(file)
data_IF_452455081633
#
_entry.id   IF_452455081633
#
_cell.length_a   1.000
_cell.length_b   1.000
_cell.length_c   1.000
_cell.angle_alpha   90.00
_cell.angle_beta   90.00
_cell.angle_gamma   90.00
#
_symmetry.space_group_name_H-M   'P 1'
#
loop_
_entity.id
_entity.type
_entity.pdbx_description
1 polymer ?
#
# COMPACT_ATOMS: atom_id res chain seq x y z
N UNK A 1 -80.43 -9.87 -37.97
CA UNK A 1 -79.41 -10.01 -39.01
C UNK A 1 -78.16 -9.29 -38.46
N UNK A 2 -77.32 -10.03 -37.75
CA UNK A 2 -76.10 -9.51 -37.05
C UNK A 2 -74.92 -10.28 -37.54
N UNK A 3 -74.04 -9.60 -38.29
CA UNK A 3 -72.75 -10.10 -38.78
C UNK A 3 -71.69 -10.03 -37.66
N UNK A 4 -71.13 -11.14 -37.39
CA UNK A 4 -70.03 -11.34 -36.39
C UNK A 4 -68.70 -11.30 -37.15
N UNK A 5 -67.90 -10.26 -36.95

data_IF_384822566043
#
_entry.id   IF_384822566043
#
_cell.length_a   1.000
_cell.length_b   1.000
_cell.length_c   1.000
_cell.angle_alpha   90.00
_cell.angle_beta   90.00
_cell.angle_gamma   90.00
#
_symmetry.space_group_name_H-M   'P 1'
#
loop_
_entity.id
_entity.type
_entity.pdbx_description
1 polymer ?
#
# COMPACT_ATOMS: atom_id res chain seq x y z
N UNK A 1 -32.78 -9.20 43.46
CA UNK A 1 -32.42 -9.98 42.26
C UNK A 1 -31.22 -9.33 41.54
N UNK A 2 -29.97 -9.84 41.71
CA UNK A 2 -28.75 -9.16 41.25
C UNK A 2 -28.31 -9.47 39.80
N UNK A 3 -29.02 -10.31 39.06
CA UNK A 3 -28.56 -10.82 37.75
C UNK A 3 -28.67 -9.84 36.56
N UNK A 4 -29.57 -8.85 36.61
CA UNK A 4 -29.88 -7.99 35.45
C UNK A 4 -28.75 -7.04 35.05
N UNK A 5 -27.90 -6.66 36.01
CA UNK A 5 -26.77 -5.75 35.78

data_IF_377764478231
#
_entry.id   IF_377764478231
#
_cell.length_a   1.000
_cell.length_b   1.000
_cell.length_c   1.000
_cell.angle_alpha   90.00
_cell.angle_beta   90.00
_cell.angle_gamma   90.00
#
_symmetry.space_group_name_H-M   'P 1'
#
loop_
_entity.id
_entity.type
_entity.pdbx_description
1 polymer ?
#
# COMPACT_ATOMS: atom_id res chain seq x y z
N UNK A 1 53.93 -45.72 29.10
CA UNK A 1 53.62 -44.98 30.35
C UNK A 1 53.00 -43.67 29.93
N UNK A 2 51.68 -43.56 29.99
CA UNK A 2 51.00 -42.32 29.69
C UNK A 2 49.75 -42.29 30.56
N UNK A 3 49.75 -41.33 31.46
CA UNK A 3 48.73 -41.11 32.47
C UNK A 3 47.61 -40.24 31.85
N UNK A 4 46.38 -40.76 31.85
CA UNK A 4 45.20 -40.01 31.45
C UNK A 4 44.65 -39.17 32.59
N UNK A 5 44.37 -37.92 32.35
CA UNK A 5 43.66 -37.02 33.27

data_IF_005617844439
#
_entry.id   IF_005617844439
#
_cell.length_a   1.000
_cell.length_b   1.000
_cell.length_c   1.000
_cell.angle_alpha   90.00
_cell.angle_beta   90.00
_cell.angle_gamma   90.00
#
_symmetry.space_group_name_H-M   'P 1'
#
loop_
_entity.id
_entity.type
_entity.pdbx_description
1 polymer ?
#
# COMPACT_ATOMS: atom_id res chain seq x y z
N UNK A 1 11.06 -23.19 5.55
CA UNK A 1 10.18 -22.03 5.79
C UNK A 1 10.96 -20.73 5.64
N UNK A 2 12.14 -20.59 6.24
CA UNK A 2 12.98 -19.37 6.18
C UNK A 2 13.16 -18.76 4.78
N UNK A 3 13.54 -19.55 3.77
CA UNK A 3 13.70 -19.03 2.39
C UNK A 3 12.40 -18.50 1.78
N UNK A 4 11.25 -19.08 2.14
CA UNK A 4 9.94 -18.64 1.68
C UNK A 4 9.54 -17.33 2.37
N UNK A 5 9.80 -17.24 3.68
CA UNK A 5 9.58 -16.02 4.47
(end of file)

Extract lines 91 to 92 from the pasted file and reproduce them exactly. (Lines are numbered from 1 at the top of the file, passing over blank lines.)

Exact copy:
N UNK A 2 51.68 -43.56 29.99
CA UNK A 2 51.00 -42.32 29.69